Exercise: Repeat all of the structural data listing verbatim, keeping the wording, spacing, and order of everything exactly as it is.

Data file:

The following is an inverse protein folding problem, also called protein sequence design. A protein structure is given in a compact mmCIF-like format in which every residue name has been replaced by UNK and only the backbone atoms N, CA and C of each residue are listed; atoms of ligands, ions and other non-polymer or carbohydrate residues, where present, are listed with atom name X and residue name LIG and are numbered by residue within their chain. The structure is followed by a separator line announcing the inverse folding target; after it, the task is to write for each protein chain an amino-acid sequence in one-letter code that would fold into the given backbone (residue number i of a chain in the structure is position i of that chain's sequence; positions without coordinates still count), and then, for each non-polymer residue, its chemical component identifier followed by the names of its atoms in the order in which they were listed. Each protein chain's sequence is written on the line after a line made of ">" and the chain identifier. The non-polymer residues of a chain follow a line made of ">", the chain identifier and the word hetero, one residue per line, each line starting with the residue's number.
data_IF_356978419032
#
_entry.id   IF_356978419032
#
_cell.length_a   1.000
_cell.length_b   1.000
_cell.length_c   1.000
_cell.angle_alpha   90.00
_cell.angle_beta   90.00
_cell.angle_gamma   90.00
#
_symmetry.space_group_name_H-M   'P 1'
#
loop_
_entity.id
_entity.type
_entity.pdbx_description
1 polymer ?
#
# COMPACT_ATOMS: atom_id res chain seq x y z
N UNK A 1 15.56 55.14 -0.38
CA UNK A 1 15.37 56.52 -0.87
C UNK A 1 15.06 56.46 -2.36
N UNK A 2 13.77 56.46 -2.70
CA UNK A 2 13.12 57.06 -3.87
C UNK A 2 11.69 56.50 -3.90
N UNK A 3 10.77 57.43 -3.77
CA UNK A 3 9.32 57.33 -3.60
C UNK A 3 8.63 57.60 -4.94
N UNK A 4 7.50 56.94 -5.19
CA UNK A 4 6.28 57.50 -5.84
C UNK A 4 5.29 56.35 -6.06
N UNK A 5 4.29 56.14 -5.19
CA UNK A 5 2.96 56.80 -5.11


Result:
The following is an inverse protein folding problem, also called protein sequence design. A protein structure is given in a compact mmCIF-like format in which every residue name has been replaced by UNK and only the backbone atoms N, CA and C of each residue are listed; atoms of ligands, ions and other non-polymer or carbohydrate residues, where present, are listed with atom name X and residue name LIG and are numbered by residue within their chain. The structure is followed by a separator line announcing the inverse folding target; after it, the task is to write for each protein chain an amino-acid sequence in one-letter code that would fold into the given backbone (residue number i of a chain in the structure is position i of that chain's sequence; positions without coordinates still count), and then, for each non-polymer residue, its chemical component identifier followed by the names of its atoms in the order in which they were listed. Each protein chain's sequence is written on the line after a line made of ">" and the chain identifier. The non-polymer residues of a chain follow a line made of ">", the chain identifier and the word hetero, one residue per line, each line starting with the residue's number.
data_IF_356978419032
#
_entry.id   IF_356978419032
#
_cell.length_a   1.000
_cell.length_b   1.000
_cell.length_c   1.000
_cell.angle_alpha   90.00
_cell.angle_beta   90.00
_cell.angle_gamma   90.00
#
_symmetry.space_group_name_H-M   'P 1'
#
loop_
_entity.id
_entity.type
_entity.pdbx_description
1 polymer ?
#
# COMPACT_ATOMS: atom_id res chain seq x y z
N UNK A 1 15.56 55.14 -0.38
CA UNK A 1 15.37 56.52 -0.87
C UNK A 1 15.06 56.46 -2.36
N UNK A 2 13.77 56.46 -2.70
CA UNK A 2 13.12 57.06 -3.87
C UNK A 2 11.69 56.50 -3.90
N UNK A 3 10.77 57.43 -3.77
CA UNK A 3 9.32 57.33 -3.60
C UNK A 3 8.63 57.60 -4.94
N UNK A 4 7.50 56.94 -5.19
CA UNK A 4 6.28 57.50 -5.84
C UNK A 4 5.29 56.35 -6.06
N UNK A 5 4.29 56.14 -5.19
CA UNK A 5 2.96 56.80 -5.11